Losing weight can be a challenge at any age, but for some women over the age of 50, it can become even more difficult. Many middle-aged women can find themselves facing a variety of changes, both hormonal and lifestyle-related, that can make shedding pounds effectively a daunting task. That said, it’s important to remember that weight loss is possible and achievable, no matter your age. With the right strategies and a commitment to a healthy lifestyle, you can reach your weight loss goals and improve your overall well-being.
In this article, we’ll walk you through why losing weight in your 50s is different than doing it in earlier stages of life, nutrition and exercise tips for safe and effective weight loss, why you shouldn’t skimp on sleep, and more.
How is Losing Weight in Your 50s Different?
“I like to remind my clients that losing weight after 50 is really different from losing weight when you’re in, say, your 20’s,” says Sarah A.O. Isenberg, Nationally Board-Certified Health Coach, Certified Personal Trainer. “Many of the “old rules” don’t apply anymore. Women in midlife have a lot more mileage on their bodies, there are a lot more factors to consider.”
Is gaining weight once you reach a certain age inevitable? Not necessarily, Isenberg says.
“Inevitable weight gain in midlife has been debunked, but many women find themselves with extra weight because their lives are so darn busy, they have demanding jobs, and their bodies don’t work like they used to,” says Isenberg. “In addition, hormonal shifts will often cause weight distribution to, say, the midsection, which is cause for distress for many women!”
One literature review investigating menopause’s impact on weight gain and body composition found that menopause specifically contributes to abdominal obesity or the aforementioned “midsection”. Menopause is marked by decreased estrogen levels which can affect fat distribution and weight gain.
In addition to hormonal shifts, lifestyle changes leading to a more sedentary lifestyle can lead to weight gain, especially when paired with a poor diet. A sedentary lifestyle is more common in older adults, and has been linked to increased risk of obesity. It may be more difficult to keep up an active lifestyle as you age due to other household responsibilities, a smaller social circle, or feeling embarrassed to go to the gym.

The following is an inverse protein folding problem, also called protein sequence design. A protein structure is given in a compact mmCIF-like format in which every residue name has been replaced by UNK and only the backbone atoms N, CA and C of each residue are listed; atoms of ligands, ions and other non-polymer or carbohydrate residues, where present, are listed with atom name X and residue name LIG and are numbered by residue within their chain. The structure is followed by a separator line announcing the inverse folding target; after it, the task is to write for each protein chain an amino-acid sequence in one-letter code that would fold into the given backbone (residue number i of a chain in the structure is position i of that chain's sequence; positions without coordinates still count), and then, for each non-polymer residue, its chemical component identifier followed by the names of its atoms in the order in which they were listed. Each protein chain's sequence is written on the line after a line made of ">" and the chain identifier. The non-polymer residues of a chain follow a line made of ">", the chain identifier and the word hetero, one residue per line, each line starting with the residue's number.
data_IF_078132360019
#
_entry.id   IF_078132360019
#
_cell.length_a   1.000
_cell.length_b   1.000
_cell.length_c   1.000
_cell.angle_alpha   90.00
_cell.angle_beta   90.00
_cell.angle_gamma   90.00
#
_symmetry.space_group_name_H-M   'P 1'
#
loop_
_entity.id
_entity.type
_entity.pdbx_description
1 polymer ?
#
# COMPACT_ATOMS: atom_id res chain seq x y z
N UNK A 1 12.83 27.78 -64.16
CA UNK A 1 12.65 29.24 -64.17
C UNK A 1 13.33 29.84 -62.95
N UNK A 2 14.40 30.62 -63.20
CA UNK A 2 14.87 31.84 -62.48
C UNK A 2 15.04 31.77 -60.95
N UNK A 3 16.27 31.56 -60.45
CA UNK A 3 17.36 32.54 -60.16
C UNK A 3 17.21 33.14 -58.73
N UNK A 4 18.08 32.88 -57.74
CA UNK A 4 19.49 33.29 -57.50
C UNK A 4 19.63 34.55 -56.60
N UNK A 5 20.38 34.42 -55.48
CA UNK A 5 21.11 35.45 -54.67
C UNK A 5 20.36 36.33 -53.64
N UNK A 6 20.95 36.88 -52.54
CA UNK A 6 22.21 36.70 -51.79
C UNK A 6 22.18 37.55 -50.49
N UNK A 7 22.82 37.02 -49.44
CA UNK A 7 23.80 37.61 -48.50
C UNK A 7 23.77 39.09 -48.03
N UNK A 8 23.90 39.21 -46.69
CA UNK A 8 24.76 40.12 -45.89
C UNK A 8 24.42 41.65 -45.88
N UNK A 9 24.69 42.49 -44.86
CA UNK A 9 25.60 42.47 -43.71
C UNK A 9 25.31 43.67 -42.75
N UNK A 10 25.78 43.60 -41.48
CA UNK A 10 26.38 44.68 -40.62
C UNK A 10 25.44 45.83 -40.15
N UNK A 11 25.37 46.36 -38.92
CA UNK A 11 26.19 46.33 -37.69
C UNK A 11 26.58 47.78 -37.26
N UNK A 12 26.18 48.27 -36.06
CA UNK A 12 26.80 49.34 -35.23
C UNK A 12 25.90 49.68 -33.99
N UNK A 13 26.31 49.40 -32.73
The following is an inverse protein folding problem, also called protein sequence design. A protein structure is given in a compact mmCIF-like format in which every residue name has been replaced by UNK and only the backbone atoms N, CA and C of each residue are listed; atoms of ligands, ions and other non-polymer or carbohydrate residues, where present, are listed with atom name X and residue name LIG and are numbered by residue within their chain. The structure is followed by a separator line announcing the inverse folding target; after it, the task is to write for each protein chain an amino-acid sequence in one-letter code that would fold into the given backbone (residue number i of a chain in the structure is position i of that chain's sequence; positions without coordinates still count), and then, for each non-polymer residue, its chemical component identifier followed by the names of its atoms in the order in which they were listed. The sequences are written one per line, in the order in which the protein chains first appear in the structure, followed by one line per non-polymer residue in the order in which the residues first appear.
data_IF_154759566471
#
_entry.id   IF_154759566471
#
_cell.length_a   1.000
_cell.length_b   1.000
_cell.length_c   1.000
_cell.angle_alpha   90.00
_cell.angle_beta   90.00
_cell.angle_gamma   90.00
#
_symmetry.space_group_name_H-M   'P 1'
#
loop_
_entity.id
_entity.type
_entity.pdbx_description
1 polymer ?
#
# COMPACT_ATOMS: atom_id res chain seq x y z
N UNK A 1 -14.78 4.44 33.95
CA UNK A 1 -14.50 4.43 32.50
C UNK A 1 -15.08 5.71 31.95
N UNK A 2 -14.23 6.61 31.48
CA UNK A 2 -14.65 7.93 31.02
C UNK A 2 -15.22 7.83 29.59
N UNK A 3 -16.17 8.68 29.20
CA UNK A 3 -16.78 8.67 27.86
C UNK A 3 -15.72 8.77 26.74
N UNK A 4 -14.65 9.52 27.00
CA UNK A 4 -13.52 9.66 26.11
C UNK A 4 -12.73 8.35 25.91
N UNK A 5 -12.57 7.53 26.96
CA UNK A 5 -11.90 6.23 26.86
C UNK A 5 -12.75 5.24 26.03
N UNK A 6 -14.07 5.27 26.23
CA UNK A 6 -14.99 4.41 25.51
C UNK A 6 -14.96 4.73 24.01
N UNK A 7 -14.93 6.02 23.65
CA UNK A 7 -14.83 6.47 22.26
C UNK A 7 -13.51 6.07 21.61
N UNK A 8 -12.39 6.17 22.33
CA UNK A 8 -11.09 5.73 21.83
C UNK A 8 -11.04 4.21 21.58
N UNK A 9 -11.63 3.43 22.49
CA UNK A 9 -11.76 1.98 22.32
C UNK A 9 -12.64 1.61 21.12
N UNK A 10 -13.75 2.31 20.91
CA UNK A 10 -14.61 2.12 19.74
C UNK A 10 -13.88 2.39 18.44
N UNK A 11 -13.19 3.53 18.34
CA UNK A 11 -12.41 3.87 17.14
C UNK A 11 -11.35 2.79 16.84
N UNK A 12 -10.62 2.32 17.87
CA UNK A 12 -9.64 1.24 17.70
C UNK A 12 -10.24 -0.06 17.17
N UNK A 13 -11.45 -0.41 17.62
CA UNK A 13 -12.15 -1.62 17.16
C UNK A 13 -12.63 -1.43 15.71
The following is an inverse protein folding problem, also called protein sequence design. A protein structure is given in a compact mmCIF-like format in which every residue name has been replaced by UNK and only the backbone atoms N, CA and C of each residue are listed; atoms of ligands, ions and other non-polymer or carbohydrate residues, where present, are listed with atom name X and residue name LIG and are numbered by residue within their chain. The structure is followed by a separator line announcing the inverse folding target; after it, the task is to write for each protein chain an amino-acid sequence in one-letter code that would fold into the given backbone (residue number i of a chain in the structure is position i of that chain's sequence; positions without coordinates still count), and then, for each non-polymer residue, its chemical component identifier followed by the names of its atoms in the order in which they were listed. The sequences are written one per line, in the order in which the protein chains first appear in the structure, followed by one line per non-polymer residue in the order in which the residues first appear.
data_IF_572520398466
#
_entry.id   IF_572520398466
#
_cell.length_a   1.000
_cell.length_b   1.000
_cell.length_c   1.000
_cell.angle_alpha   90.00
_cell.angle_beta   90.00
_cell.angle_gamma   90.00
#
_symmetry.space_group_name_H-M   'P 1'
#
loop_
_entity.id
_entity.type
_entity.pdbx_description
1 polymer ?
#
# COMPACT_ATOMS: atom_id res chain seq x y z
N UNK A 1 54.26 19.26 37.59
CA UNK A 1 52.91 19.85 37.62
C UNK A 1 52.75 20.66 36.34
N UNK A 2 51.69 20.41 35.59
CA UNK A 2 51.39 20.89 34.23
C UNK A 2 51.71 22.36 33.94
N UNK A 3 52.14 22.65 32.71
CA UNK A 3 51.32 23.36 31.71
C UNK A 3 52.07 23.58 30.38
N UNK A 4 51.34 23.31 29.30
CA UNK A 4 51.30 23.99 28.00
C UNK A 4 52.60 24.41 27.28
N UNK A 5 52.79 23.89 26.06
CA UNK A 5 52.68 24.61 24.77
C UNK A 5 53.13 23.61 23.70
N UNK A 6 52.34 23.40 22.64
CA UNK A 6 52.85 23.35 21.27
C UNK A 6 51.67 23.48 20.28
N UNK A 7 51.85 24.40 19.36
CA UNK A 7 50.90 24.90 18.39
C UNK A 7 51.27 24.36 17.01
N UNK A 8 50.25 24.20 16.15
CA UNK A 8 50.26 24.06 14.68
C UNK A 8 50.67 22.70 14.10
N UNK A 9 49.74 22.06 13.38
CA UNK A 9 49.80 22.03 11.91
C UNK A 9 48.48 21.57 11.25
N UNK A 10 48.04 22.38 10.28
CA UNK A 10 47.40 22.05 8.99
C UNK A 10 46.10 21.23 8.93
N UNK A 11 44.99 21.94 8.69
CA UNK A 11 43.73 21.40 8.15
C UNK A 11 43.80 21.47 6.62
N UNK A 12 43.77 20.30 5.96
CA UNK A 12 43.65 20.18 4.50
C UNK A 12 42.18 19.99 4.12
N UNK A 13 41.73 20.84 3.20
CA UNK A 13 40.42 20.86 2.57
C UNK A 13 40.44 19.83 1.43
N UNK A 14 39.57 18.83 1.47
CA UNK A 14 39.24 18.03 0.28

Finally, we lose muscle mass as we age, which could play a role in gaining weight in your 50s and beyond. Starting at age 50, you lose about 1-2% of your muscle mass each year. This loss of muscle mass can make your metabolism slower, consequently making weight gain easier.
While there are certain challenges associated with trying to lose weight in midlife, remember that working towards a weight loss goal at any age should be done in a way that is thoughtful and safe. According to Isenberg, “A woman should get the OK from her doctor before embarking on any new movement or dietary plan.”
Nutrition Tips to Lose Weight
Changing your diet is one of the most effective weight loss strategies you’ll likely want to try. But what should those changes entail? How intense do they need to be?
“You DO NOT have to go to extremes. This is probably my #1 piece of advice. You don’t need to “go Keto”, or eliminate carbs, or white foods, or go vegan or Paleo,” says Isenberg. “There are 1,000 ways to lose weight, and at the base of each one is a calorie deficit. You must consume fewer calories than you’re expending.”
On the path to aiming for a healthy calorie deficit that still leaves you feeling nourished and satiated, you’ll likely want to explore eliminating some processed foods. Processed foods are those with ingredients like hydrogenated oils, high-fructose corn syrup, and flavoring agents. These are usually found in things like candy, fast food, and sugary drinks. They’re sometimes referred to as “empty calories” because they’re often low in important nutrients like protein, fiber, vitamins, and minerals.
“But you can consume some “fun food”, too, like alcohol. The most important thing is that whatever you choose to do is sustainable over the long-term. And, spoiler alert: Going to extremes is never sustainable,” says Isenberg.
That said, Isenberg says learning to “eat strategically” will naturally help you weed out some of the more processed food from your diet. “Emphasizing foods that are full of protein and fiber will help “crowd out” a lot of the less nutritious foods that are super high-cal but don’t fill you up,” she says.